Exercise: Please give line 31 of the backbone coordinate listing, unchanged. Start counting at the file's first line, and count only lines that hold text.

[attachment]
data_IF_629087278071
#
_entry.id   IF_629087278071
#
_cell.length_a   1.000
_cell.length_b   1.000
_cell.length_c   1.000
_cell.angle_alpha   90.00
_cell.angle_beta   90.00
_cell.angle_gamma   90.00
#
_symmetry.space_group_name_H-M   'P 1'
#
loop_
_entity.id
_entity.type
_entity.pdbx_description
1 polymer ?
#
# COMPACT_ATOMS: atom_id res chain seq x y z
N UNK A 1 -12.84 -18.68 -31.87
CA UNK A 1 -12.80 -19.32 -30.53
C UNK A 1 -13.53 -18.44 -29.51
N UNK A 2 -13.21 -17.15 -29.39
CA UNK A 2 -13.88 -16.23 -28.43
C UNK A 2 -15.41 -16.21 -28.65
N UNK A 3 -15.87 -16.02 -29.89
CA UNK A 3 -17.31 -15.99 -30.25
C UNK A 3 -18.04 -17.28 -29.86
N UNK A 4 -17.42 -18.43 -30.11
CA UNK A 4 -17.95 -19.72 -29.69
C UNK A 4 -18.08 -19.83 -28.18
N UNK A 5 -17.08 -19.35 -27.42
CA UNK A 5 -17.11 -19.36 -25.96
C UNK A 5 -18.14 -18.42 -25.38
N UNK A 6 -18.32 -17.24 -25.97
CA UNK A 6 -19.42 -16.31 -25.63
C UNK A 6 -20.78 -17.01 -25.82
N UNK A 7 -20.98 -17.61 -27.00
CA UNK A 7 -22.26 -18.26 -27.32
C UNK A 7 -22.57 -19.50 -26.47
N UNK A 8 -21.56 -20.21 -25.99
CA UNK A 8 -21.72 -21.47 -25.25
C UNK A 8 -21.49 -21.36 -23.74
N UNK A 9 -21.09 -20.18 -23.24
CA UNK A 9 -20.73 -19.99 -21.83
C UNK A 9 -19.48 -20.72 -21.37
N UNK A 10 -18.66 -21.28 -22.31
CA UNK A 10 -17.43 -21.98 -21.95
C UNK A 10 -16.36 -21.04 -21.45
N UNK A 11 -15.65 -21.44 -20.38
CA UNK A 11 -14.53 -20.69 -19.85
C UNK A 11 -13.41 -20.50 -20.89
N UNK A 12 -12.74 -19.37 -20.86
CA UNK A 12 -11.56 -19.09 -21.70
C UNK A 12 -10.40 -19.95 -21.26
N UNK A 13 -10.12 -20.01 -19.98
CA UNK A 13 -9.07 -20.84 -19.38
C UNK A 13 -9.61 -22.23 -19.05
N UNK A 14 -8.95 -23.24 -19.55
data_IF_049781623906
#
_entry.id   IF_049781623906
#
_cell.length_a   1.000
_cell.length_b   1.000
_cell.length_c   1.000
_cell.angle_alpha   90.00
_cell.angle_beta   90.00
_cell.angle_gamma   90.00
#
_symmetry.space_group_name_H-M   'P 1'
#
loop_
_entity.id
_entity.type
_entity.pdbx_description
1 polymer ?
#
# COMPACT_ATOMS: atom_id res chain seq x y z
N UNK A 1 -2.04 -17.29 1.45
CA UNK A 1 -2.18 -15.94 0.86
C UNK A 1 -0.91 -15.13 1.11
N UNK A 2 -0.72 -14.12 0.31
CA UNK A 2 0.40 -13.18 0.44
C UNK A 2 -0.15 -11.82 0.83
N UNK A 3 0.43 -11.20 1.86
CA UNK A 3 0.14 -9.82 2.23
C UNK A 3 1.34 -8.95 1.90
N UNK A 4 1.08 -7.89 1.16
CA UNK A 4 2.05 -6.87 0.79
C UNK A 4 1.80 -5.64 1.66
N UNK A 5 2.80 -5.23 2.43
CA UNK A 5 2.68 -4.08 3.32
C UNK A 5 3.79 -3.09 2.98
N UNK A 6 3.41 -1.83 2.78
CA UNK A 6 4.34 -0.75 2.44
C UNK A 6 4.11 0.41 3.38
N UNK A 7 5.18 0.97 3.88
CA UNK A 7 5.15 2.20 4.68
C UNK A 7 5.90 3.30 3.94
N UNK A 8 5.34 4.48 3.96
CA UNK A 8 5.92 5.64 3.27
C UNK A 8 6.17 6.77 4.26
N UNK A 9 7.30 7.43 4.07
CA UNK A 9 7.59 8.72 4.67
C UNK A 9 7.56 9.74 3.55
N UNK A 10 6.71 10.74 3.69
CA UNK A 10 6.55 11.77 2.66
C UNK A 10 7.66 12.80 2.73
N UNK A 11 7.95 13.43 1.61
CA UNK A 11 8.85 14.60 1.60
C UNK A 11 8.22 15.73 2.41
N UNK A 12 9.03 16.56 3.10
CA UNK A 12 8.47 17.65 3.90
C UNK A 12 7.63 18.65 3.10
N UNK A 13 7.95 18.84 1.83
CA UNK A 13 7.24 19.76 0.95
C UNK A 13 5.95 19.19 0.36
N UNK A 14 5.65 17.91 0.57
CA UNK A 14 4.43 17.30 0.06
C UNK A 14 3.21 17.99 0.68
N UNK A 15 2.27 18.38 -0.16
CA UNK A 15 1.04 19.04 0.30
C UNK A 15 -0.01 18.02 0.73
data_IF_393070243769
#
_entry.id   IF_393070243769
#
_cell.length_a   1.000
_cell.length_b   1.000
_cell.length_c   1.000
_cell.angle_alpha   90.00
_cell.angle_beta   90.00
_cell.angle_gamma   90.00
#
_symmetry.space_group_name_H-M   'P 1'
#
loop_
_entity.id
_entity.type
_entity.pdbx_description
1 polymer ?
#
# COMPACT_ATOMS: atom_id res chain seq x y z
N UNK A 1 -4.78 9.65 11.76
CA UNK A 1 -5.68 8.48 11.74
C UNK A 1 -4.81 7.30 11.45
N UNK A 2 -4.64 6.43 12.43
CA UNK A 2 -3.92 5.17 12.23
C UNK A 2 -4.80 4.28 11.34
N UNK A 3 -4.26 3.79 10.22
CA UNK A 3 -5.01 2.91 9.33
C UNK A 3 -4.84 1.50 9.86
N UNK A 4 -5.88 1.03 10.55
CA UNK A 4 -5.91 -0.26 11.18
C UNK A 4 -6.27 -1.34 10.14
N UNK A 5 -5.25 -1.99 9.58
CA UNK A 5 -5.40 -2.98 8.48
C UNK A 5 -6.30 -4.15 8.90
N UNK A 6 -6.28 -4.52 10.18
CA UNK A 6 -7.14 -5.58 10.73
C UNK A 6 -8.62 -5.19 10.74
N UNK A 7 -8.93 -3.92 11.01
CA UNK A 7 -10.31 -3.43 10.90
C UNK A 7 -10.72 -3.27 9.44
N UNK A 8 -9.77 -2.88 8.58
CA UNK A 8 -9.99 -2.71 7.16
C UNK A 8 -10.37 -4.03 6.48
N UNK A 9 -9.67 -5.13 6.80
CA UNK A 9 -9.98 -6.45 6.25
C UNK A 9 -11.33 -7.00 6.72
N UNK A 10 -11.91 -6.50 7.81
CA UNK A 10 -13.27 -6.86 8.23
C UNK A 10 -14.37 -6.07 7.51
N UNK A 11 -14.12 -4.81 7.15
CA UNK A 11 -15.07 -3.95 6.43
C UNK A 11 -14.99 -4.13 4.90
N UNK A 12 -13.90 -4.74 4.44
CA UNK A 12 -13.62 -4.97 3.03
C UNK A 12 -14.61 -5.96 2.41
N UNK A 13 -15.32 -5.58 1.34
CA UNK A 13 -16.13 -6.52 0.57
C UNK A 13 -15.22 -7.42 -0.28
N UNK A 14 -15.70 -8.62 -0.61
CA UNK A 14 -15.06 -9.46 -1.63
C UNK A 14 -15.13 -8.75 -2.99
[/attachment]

CA UNK A 4 -17.95 -19.72 -29.69